Miles Morales: Spider-Man #5 Comic Review
Writer: Saladin Ahmed
Artist: Javier Garron
Colorist: David Curiel
Letterer: VC’s Cory Petit
Cover: Marco D’Alfonso
What You Need to Know
After staying one step ahead of Vice Principal Dutcher, Miles Morales feels like he finally has his life under control. A potential turf war is breaking out in Brooklyn however, and Miles will have to throw himself into the line of fire in order to find out who’s trying to aggressively expand in New York. Lucky for Miles, he may have some help in stopping this gang war.
What Just Happened
This issue begins with Ganke and Miles trying to brainstorm ways to create his webfluid after their school has placed restrictions on lab time for personal projects. Before they can figure out their next move, gunshots ring out, and Miles jumps into action as Spider-Man to investigate. Miles learns that a new gang is trying to move in on the territory of the Golden Lords. Spider-Man throws himself into the fight and easily dispatches both gangs before any innocents are hurt. Miles learn that the new gang represents a familiar foe that is trying to spread his reign from Harlem into Brooklyn.
After Miles stops the gang shootout, he returns to school, and at lunch he eats with his (maybe?) girlfriend, Barbara. Barbara asks Miles if he is hiding anything from her, and looking visually nervous, he denies having anything to hide. Barbara doesn’t believe him and walks away. Later in the day, Miles and Ganke work on creating more webfluid when their classmate, Sean interrupts. Sean alludes to chemicals going missing from the lab and indirectly accuses Ganke and Miles. There is immediate tension between Sean and Miles. After school, Miles gets a call from his father asking if Miles has been skipping school. Miles denies skipping school and states Vice Principal Dutcher is targeting him. Miles’ dad believes him and entrusts him with being responsible enough to maintain his attendance in school.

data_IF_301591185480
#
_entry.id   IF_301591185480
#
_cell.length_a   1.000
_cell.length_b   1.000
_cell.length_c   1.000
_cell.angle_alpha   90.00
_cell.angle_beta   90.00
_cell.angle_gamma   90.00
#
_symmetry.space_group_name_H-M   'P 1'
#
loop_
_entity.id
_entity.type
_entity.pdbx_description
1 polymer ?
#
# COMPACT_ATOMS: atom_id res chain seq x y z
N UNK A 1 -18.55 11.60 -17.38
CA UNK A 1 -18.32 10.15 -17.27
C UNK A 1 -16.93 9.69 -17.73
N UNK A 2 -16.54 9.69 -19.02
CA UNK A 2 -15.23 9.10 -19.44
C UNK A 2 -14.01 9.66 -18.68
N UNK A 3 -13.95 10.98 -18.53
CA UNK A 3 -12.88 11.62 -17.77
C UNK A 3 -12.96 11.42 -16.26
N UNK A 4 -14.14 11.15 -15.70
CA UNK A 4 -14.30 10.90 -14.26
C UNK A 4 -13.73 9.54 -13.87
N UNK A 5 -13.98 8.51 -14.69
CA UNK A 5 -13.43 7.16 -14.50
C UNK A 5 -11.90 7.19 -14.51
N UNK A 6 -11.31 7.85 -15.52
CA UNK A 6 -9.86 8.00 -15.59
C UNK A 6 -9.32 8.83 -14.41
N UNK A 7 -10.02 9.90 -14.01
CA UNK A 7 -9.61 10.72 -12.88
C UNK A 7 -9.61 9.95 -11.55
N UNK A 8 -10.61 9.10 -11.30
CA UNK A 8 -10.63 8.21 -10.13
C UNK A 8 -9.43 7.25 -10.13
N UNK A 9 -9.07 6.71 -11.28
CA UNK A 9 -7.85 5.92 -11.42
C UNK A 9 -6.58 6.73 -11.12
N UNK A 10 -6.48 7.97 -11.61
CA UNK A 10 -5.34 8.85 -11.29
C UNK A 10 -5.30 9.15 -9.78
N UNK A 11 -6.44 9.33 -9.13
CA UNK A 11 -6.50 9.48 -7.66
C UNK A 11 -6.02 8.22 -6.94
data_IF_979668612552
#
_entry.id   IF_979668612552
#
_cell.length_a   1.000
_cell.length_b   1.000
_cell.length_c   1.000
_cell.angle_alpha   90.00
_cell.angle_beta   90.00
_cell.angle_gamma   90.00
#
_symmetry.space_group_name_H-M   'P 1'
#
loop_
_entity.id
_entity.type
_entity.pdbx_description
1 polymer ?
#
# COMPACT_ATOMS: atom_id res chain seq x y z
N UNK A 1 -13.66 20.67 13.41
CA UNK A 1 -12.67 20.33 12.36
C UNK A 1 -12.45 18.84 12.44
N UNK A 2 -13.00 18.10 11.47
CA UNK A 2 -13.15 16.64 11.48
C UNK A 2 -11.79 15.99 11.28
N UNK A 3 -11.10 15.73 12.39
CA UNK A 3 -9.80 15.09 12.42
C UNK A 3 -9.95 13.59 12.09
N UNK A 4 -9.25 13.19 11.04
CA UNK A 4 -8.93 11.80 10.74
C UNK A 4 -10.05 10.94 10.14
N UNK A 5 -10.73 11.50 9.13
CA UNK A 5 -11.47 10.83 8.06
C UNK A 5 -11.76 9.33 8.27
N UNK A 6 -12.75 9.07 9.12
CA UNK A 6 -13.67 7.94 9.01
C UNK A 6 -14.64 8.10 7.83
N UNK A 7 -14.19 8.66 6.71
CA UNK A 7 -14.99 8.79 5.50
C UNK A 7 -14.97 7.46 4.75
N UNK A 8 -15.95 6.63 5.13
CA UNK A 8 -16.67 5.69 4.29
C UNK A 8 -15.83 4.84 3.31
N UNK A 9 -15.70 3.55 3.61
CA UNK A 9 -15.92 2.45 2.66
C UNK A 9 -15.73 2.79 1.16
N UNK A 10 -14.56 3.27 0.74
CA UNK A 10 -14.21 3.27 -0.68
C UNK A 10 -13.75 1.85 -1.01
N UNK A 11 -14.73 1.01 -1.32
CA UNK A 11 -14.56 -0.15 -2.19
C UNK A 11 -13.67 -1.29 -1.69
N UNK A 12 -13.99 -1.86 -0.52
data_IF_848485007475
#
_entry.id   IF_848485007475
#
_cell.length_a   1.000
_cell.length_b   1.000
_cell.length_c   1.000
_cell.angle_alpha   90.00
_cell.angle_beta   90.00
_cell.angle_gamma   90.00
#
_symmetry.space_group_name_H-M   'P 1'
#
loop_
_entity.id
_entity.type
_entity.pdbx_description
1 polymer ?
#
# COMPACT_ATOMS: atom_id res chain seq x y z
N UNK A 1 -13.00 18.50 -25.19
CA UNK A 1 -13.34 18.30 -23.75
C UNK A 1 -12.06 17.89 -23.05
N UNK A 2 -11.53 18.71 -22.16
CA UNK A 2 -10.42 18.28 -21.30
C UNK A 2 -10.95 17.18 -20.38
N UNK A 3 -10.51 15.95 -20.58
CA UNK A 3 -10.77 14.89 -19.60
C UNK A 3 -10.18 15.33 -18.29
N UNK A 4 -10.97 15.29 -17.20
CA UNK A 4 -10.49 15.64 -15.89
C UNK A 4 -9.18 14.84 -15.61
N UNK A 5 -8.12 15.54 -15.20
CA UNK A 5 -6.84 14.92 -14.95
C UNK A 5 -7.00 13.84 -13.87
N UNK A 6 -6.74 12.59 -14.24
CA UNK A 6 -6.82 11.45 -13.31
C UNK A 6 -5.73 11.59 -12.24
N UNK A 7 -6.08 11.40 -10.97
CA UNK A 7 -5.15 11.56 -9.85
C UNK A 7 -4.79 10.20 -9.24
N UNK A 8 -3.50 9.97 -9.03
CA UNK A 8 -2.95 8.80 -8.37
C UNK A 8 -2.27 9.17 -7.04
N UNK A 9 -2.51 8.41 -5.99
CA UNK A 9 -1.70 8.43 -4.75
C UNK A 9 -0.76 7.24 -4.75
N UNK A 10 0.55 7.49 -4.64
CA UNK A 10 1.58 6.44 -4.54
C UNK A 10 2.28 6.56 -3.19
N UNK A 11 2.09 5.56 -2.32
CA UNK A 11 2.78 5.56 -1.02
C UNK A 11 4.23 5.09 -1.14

Later that night, Miles is on patrol as Spider-Man and hears an explosion nearby. Miles realizes that the gang from Harlem is attacking the Bloody Machete Crew at one of their buildings. Miles is able to defeat most of the gang but is attacked by the gang’s lieutenant in a high-powered suit. Even with the extra firepower, the gang is no match for Spider-Man. Miles is even able to track the gang’s headquarters using one of the member’s phones. Miles arrives to the headquarters and takes down multiple gang members. Before he can find their boss’ location, the gang members notice an incoming threat and flee. Miles looks up and meets what could be an ally or another threat in this gang war.
Saladin Ahmed is definitely having fun with this book. While Miles Morales isn’t facing any life threatening or world breaking events, Ahmed is able to characterize Miles’ life as fascinating. On the streets of Brooklyn, Miles is trying to stop a gang war from tearing up the borough. In the classroom, Miles is trying to balance his schoolwork, friends, and relationship. Miles is straining his relationship with Ganke by interfering with his classwork by having him use his time to build his webfluid. Miles is also straining his relationship with his maybe/maybe not girlfriend Barbara by not telling her everything about him even though she knows he is keeping something from her.
The theme of this book continues to be Miles balancing his education and social life at Brooklyn Visions Academy with his duties as Spider-Man. Ahmed continues his brand of humor in this issue as well. Miles interacts with a gang named the “Golden Lords” (shout-out to Meteor Man). Miles calling the Harlem gang, “Gentrified Gangbangers” made me chuckle.
I also appreciated the talk Miles had with his father. Ahmed portrays this conversation as a major step in Miles’ development from a child to a young man. Miles’ father trusts him to make his own decisions, and that is incredibly important for a young Black/Latino male.
There is a lot of conflict in this issue, but Miles is never seriously threatened. Ahmed is using this issue to continue show Miles balancing his many responsibilities. Part of me wishes Miles would face a stronger and more serious threat, but I also appreciate Miles being even more of a street level hero than Peter Parker. Ahmed has created another original character that makes their debut at the end of this issue. We will see if they are friend or foe. Also, from looking at the cover of this issue, Miles will be facing a big test soon.
Javier Garron’s art continues to impress and the more mature character models for Miles and Ganke really show how they have grown as characters. They are no longer new students trying to find their way around their fancy boarding school. Miles and Ganke are closer to adulthood now than they are children and Garron’s art reflects that fact. I hate Sean’s hair though, and I think Garron drew Sean in a way that would invite hatred, and to that I’ll say he succeeded.